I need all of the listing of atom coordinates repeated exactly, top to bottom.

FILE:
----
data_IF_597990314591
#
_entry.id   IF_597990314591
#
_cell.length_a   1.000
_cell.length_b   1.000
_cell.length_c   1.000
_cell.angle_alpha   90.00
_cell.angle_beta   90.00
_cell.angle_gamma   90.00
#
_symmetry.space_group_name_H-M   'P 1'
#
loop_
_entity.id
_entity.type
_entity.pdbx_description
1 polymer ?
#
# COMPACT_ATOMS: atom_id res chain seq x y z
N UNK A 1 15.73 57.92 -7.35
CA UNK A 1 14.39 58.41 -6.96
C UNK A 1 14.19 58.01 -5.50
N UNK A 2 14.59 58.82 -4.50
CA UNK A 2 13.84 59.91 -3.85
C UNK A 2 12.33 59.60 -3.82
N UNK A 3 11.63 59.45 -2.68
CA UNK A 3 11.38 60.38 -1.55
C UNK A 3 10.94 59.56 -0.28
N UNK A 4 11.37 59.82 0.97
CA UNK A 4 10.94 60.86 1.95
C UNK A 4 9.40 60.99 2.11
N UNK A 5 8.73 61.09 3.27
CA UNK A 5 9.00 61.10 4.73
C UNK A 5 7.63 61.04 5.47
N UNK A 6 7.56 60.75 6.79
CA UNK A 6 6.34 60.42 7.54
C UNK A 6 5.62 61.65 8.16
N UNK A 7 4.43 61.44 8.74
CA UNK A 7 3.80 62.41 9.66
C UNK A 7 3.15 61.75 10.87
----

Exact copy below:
data_IF_597990314591
#
_entry.id   IF_597990314591
#
_cell.length_a   1.000
_cell.length_b   1.000
_cell.length_c   1.000
_cell.angle_alpha   90.00
_cell.angle_beta   90.00
_cell.angle_gamma   90.00
#
_symmetry.space_group_name_H-M   'P 1'
#
loop_
_entity.id
_entity.type
_entity.pdbx_description
1 polymer ?
#
# COMPACT_ATOMS: atom_id res chain seq x y z
N UNK A 1 15.73 57.92 -7.35
CA UNK A 1 14.39 58.41 -6.96
C UNK A 1 14.19 58.01 -5.50
N UNK A 2 14.59 58.82 -4.50
CA UNK A 2 13.84 59.91 -3.85
C UNK A 2 12.33 59.60 -3.82
N UNK A 3 11.63 59.45 -2.68
CA UNK A 3 11.38 60.38 -1.55
C UNK A 3 10.94 59.56 -0.28
N UNK A 4 11.37 59.82 0.97
CA UNK A 4 10.94 60.86 1.95
C UNK A 4 9.40 60.99 2.11
N UNK A 5 8.73 61.09 3.27
CA UNK A 5 9.00 61.10 4.73
C UNK A 5 7.63 61.04 5.47
N UNK A 6 7.56 60.75 6.79
CA UNK A 6 6.34 60.42 7.54
C UNK A 6 5.62 61.65 8.16
N UNK A 7 4.43 61.44 8.74
CA UNK A 7 3.80 62.41 9.66
C UNK A 7 3.15 61.75 10.87